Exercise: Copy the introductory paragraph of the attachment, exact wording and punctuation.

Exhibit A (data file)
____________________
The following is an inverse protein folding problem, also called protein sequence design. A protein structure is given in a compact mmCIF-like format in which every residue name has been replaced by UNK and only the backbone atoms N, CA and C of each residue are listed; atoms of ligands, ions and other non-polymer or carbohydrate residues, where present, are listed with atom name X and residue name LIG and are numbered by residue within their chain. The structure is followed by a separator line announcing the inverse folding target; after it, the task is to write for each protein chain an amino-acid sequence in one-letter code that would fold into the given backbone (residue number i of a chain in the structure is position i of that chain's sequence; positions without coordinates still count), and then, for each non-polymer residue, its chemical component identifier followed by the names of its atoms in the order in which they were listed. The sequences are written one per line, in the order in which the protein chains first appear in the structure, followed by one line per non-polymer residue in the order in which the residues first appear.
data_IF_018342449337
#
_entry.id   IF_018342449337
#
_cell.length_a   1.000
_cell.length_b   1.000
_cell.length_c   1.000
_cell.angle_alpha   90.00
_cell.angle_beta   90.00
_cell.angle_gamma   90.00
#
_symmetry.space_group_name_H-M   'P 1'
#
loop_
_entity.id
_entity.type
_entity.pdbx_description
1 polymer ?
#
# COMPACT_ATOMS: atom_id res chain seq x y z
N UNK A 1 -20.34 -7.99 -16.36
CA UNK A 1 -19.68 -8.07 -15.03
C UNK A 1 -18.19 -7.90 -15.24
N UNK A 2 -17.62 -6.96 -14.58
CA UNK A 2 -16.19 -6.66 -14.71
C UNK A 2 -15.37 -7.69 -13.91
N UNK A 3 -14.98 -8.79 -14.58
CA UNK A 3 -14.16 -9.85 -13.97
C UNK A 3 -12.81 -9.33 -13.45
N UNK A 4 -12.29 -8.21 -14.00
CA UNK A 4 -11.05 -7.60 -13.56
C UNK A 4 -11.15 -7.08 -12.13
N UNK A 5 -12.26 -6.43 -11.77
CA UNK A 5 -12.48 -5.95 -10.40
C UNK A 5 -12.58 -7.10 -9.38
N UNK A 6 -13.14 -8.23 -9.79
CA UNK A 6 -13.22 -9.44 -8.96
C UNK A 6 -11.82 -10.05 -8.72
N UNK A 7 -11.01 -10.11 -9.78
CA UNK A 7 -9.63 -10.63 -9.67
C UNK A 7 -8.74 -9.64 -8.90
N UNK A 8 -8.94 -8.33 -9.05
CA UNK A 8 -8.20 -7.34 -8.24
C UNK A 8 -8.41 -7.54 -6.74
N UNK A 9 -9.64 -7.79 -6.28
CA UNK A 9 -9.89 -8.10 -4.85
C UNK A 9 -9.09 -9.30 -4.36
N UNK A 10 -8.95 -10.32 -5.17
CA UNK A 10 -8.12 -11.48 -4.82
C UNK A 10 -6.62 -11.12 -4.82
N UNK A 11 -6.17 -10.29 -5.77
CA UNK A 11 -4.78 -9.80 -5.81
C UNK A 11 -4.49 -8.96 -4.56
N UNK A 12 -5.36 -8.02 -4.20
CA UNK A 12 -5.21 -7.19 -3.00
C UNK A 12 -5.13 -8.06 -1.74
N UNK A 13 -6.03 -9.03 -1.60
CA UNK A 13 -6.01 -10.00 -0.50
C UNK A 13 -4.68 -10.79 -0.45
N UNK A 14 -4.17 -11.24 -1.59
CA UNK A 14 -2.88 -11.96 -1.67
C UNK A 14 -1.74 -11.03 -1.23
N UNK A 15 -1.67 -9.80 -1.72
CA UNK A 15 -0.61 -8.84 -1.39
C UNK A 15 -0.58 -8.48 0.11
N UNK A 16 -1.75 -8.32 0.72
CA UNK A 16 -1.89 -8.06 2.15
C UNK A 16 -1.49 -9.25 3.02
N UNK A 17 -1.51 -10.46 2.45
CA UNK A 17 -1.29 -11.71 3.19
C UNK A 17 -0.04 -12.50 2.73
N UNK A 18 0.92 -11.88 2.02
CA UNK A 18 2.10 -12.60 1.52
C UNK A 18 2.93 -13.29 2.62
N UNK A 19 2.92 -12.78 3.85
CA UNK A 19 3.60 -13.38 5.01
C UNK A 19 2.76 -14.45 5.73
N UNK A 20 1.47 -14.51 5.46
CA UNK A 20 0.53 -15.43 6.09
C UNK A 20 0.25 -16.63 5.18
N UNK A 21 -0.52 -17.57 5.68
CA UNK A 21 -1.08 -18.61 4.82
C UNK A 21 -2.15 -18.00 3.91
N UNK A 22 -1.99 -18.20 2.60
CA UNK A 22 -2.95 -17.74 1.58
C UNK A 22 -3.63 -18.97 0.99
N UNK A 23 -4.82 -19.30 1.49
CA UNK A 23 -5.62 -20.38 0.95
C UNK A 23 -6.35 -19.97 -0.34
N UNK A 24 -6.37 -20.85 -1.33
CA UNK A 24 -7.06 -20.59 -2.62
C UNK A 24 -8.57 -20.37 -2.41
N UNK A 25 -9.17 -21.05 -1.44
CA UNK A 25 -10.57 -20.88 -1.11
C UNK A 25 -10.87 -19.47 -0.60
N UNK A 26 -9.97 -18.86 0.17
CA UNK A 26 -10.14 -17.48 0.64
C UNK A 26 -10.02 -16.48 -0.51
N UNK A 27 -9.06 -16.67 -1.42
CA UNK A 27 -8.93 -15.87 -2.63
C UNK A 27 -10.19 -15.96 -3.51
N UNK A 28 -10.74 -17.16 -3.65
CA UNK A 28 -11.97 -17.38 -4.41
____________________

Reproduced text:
The following is an inverse protein folding problem, also called protein sequence design. A protein structure is given in a compact mmCIF-like format in which every residue name has been replaced by UNK and only the backbone atoms N, CA and C of each residue are listed; atoms of ligands, ions and other non-polymer or carbohydrate residues, where present, are listed with atom name X and residue name LIG and are numbered by residue within their chain. The structure is followed by a separator line announcing the inverse folding target; after it, the task is to write for each protein chain an amino-acid sequence in one-letter code that would fold into the given backbone (residue number i of a chain in the structure is position i of that chain's sequence; positions without coordinates still count), and then, for each non-polymer residue, its chemical component identifier followed by the names of its atoms in the order in which they were listed. The sequences are written one per line, in the order in which the protein chains first appear in the structure, followed by one line per non-polymer residue in the order in which the residues first appear.